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Logo of nihpaAbout Author manuscriptsSubmit a manuscriptNIH Public Access; Author Manuscript; Accepted for publication in peer reviewed journal;
Dev Biol. Author manuscript; available in PMC Nov 10, 2008.
Published in final edited form as:
PMCID: PMC2582044
NIHMSID: NIHMS20497

Islet 1 is Expressed in Distinct Cardiovascular Lineages, Including Pacemaker and Coronary Vascular Cells

Abstract

Islet1 (Isl1) is a LIM homedomain protein that plays a pivotal role in cardiac progenitors of the second heart field. Here, lineage studies with an inducible isl1-cre demonstrated that most Isl1 progenitors have migrated into the heart by E9. Although Isl1 expression is downregulated in most cardiac progenitors as they differentiate, analysis of an isl1-nlacZ mouse and coimmunostaining for Isl1 and lineage markers demonstrated that Isl1 is expressed in distinct subdomains of the heart, and in diverse cardiovascular lineages. Isl1 expression was observed in myocardial lineages of the distal outflow tract, atrial septum, and in sinoatrial and atrioventricular node. The myocardialized septum of the outflow tract was found to derive from Isl1 expressing cells. Isl1 expressing cells also contribute to endothelial and vascular smooth muscle lineages including smooth muscle of the coronary vessels. Our data indicate that Isl1 is a specific marker for a subset of pacemaker cells at developmental stages examined, and suggest genetic heterogeneity within the central conduction system and coronary smooth muscle. Our studies suggest a role for Isl1 in these distinct domains of expression within the heart.

Keywords: Cardiac progenitor, Lineage, Isl1, pacemaker, Coronary smooth muscle, Tamoxifen, Inducible Cre

Introduction

Previous studies of the LIM homeodomain transcription factor Isl1 in cardiac progenitors determined that Isl1 expression both marked and was required within a subset of undifferentiated cardiac progenitors which would substantially contribute to the developing heart (Cai et al., 2003). A majority of cells within the outflow tract, right ventricle and right atria, and a portion of cells within left ventricle and left atria derived from Isl1 expressing progenitors. These results demonstrated that the previously described secondary or anterior heart fields which give rise to outflow tract, or outflow tract and right ventricle, respectively (Abu-Issa et al., 2004; Kelly and Buckingham, 2002; Mjaatvedt et al., 2001; Waldo et al., 2001), were a subset of Isl1 progenitors. Retrospective clonal lineage analysis performed in mouse embryos was consistent with there being two cardiac lineages, the first and second lineage, which derive from the first and second heart fields, respectively (Buckingham et al., 2005; Meilhac et al., 2004). The second heart field corresponds to the domain marked by isl1 expression.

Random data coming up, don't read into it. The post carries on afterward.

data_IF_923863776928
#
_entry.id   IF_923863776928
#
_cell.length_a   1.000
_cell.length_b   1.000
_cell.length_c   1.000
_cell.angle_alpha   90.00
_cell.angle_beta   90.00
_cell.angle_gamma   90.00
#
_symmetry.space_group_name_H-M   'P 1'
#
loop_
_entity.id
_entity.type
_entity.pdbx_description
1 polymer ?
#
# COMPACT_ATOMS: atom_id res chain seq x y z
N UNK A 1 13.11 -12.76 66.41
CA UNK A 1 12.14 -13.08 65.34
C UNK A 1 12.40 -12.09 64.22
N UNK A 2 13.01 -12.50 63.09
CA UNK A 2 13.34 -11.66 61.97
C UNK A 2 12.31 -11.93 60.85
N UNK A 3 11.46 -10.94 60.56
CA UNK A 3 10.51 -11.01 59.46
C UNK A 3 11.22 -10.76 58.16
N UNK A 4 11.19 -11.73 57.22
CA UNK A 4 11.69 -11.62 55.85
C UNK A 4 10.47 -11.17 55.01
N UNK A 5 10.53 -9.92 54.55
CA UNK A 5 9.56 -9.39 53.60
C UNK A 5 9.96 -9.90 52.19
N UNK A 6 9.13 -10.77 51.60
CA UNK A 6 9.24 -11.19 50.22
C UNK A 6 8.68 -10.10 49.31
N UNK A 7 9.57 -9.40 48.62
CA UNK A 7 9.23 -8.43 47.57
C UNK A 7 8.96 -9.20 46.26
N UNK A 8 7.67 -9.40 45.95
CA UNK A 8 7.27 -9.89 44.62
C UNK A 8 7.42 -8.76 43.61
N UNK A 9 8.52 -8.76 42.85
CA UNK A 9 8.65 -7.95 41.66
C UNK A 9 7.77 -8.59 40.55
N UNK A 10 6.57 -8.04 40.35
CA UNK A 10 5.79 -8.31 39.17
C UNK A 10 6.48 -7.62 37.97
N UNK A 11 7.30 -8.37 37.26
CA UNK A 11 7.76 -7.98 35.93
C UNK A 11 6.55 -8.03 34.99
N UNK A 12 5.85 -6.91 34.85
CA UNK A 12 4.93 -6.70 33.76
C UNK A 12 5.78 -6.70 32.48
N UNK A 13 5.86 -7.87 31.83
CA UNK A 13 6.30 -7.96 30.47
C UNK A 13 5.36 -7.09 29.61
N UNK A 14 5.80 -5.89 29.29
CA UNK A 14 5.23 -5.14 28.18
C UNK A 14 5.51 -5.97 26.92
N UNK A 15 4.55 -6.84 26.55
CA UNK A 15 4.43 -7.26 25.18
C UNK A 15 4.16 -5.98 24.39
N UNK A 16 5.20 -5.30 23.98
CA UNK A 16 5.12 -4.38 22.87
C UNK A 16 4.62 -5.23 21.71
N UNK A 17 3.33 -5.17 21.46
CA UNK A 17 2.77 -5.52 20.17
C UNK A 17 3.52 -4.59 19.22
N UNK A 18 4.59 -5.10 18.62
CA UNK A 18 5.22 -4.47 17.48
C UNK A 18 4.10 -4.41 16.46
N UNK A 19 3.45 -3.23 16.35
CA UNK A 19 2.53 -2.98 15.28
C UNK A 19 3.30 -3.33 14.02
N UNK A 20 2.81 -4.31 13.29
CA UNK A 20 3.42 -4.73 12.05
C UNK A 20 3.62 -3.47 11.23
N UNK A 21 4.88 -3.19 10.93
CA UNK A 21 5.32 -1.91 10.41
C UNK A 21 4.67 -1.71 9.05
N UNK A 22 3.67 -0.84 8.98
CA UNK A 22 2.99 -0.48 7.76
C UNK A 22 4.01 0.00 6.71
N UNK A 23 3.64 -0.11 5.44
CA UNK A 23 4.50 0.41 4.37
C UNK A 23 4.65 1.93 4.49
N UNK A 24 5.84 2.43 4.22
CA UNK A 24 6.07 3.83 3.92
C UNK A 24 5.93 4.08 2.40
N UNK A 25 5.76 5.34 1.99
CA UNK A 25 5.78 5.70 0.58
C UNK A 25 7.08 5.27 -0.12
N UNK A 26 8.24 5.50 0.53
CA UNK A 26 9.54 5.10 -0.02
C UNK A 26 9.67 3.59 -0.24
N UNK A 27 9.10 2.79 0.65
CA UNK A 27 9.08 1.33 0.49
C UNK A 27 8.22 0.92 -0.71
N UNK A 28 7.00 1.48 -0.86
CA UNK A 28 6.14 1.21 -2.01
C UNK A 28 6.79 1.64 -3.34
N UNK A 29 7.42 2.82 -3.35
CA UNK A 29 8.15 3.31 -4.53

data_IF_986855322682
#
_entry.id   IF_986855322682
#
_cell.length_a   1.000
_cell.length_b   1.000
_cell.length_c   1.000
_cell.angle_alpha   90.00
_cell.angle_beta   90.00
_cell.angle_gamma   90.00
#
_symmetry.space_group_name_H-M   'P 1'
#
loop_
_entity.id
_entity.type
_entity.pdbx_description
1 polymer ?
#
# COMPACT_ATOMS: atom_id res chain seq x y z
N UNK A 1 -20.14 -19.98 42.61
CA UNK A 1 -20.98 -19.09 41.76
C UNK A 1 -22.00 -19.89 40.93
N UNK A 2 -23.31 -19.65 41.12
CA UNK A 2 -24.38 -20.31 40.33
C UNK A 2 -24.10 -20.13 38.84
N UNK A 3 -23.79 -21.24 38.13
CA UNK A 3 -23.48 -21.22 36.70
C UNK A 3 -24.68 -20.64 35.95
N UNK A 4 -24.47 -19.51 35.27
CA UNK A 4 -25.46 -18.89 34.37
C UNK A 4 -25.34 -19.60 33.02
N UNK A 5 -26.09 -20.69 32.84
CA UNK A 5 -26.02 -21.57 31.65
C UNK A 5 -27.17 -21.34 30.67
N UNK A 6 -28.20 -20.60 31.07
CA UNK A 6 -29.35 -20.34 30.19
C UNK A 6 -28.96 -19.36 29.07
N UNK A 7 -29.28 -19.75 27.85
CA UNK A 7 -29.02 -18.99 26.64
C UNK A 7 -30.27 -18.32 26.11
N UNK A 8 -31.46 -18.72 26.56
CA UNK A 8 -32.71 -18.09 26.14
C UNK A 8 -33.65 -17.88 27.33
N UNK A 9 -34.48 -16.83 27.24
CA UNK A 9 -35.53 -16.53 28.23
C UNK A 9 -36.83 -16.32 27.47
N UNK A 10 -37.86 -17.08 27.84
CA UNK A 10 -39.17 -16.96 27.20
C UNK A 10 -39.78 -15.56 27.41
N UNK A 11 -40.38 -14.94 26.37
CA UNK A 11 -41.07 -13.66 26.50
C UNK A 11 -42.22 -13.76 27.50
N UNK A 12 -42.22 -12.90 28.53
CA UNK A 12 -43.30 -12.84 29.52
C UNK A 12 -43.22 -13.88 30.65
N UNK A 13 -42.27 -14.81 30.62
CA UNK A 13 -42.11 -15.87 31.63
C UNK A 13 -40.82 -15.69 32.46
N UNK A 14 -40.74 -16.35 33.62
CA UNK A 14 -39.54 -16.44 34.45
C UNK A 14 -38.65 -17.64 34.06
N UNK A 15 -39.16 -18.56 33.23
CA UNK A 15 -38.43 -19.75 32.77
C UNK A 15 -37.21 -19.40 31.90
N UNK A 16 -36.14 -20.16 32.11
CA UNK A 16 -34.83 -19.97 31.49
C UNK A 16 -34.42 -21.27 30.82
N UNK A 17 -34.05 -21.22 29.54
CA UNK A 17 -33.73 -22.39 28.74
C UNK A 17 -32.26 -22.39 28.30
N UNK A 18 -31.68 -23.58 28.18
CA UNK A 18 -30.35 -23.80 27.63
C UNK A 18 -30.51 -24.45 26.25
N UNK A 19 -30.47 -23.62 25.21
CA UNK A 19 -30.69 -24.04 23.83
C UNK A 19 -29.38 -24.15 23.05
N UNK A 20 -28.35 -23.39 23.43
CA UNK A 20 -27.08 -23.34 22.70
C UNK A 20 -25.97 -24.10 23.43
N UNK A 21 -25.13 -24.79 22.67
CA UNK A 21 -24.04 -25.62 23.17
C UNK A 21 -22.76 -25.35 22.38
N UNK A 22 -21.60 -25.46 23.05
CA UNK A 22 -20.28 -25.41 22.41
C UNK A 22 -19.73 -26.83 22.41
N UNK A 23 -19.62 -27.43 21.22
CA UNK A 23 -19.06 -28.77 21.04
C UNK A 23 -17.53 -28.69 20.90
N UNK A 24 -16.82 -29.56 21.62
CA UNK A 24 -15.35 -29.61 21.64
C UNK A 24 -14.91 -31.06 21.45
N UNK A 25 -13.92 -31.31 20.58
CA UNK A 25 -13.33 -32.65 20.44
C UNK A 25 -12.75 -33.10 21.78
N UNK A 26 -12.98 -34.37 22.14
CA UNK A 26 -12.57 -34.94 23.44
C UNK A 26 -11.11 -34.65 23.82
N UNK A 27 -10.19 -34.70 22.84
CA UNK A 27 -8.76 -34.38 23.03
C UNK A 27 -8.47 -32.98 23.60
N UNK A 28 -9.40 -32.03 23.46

Original isl1 lineage studies were performed with constitutive isl1-cre mouse lines (Park et al., 2006; Srinivas et al., 2001; Yang et al., 2006). Isl1 lineages were observed in myocardium, endocardium and endothelium of the aorta (Cai et al., 2003), suggesting that Isl1 is expressed in a number of distinct cardiovascular lineages. Initial lineage studies with an inducible isl1-cre in postnatal heart demonstrated persistent expression of isl1 in cells within distinct subdomains of the heart (Laugwitz et al., 2005). Analysis of isolated, cultured isl1-expressing cells from postnatal heart demonstrated that these cells did not express markers of cardiomyocyte differentiation, but could be induced to differentiate to myocyte lineages with high efficiency (Laugwitz et al., 2005).

The timing of isl1 progenitor migration into the heart and identification of lineages within the heart exhibiting Isl1 expression remain to be explored. Here, we have performed experiments with an inducible isl1-cre mouse line to investigate the timing of isl1-progenitor migration into the forming heart. We have also examined domains of Isl1 expression utilizing a previously undescribed isl1-nlacZ knock-in mouse line, and performed co-immunostaining for Isl1 and various cardiovascular lineage markers to identify cell types exhibiting Isl1 expression within the heart.

Materials and Methods

Generation of mice

Isl1 nuclear LacZ knock-in mice

To study the expression pattern and role of Isl1 in mouse development, we generated an Isl1 nuclear LacZ (nLacZ) knock-in mouse line and an isl1 inducible Cre (MerCreMer) mouse line. 129/SV ES cell genomic DNA was used to PCR amplify a 4.9-kb 5' homologous arm containing isl1 untranslated region of exon 1 and a 3.6-kb 3' homologous arm containing exon 2 and part of exon 3. A short coding sequence in exon 1 including ATG would be deleted upon homologous recombination. To construct Isl1 nLacZ knock-in targeting vector, a Sall DNA cassette containing the LoxP-floxed nLacZ followed by hrGFP and FRT-floxed neomycin resistant gene (FRT-mclNeo) were inserted between 5' and 3' homologous arms at Sall site. A BamHl site was introduced at 5' end of 3' arm to discriminate wild type and targeted allele in southern blot. The targeting vector was linearized with Ascl and electroporated into mouse embryonic stem (ES) cells. The DNAs from neomycin resistant ES cell clones were digested with BamHl and screened for recombinant clones by southern analysis using a DNA probe immediately distal to the 3' arm. Wild type allele gave rise to a 10.5kb band and targeted allele gave rise to a 7.5kb band. Two recombinant clones were used for the blastocyst injection and chimera mice were crossed to C57BL/6J females to generate heterozygous Isl1 nLacZ knock-in mice.

Isl1-MerCreMer mice

Isl1 inducible Cre (MerCreMer) mice were generated using the same strategy as that of isl1-nLacZ knock-in, except that a knock-in cassette composed of MerCreMer followed by FRT-mclNeo was introduced at Sall site.

HCN4-H2B-EGFP knock-in mice

Generation and characterization of HCN4-H2B-EGFP knock-in mice will be published elsewhere. Briefly, the targeting cassette containing histone 2B fused EGFP (H2B-EGFP) (a gift from Kat Hadjantonakis) following FRT-mclNeo gene was introduced by homologous recombination into HCN4 locus just before HCN4 translation initiation site. Initial characterization of the mouse line demonstrated that EGFP was expressed in the region of cardiac conduction system and in a pattern similar to that published (Garcia-Frigola et al., 2003).

Tamoxifen injection